I’m new to Python, so this is probably a simple scoping question. The following code in a Python file (module) is confusing me slightly:
if __name__ == '__main__': x = 1 print x
In other languages I’ve worked in, this code would throw an exception, as the
x variable is local to the
if statement and should not exist outside of it. But this code executes, and prints 1. Can anyone explain this behavior? Are all variables created in a module global/available to the entire module?
Python variables are scoped to the innermost function, class, or module in which they’re assigned. Control blocks like
while blocks don’t count, so a variable assigned inside an
if is still scoped to a function, class, or module.
(Implicit functions defined by a generator expression or list/set/dict comprehension do count, as do lambda expressions. You can’t stuff an assignment statement into any of those, but lambda parameters and
for clause targets are implicit assignment.)
Yes, they’re in the same “local scope”, and actually code like this is common in Python:
if condition: x = 'something' else: x = 'something else' use(x)
x isn’t declared or initialized before the condition, like it would be in C or Java, for example.
In other words, Python does not have block-level scopes. Be careful, though, with examples such as
if False: x = 3 print(x)
which would clearly raise a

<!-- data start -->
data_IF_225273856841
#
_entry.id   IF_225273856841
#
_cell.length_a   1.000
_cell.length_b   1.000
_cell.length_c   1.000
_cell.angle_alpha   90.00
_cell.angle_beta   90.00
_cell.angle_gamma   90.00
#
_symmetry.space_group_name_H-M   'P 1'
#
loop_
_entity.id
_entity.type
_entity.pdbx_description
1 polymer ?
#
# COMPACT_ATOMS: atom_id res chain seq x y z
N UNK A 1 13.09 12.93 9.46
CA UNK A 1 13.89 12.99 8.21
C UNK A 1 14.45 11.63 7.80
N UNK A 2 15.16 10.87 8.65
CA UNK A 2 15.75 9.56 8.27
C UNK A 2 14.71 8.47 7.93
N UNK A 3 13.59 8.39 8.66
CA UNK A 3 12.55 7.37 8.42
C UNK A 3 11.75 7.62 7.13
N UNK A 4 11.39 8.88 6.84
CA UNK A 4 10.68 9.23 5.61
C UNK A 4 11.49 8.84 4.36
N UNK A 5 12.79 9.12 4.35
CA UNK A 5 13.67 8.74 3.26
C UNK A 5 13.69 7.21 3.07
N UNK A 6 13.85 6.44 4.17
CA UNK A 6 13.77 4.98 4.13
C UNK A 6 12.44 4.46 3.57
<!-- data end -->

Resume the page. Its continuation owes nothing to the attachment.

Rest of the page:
Scope in python follows this order:
Search the local scope
Search the scope of any enclosing functions
Search the global scope
Search the built-ins
if and other looping/branching constructs are not listed – only classes, functions, and modules provide scope in Python, so anything declared in an
if block has the same scope as anything decleared outside the block. Variables aren’t checked at compile time, which is why other languages throw an exception. In python, so long as the variable exists at the time you require it, no exception will be thrown.
Unlike languages such as C, a Python variable is in scope for the whole of the function (or class, or module) where it appears, not just in the innermost “block”. It is as though you declared
int x at the top of the function (or class, or module), except that in Python you don’t have to declare variables.
Note that the existence of the variable
x is checked only at runtime — that is, when you get to the
print x statement. If
__name__ didn’t equal
"__main__" then you would get an exception:
NameError: name 'x' is not defined.
As Eli said, Python doesn’t require variable declaration. In C you would say:
int x; if(something) x = 1; else x = 2;
but in Python declaration is implicit, so when you assign to x it is automatically declared. It’s because Python is dynamically typed – it wouldn’t work in a statically typed language, because depending on the path used, a variable might be used without being declared. This would be caught at compile time in a statically typed language, but with a dynamically typed language it’s allowed.
The only reason that a statically typed language is limited to having to declare variables outside of
if statements in because of this problem. Embrace the dynamic!
Yes. It is also true for
for scope. But not functions of course.
In your example: if the condition in the
if statement is false,
x will not be defined though.
you’re executing this code from command line therefore
if conditions is true and
x is set. Compare:
>>> if False: y = 42 >>> y Traceback (most recent call last): File "<pyshell#6>", line 1, in <module> y NameError: name 'y' is not defined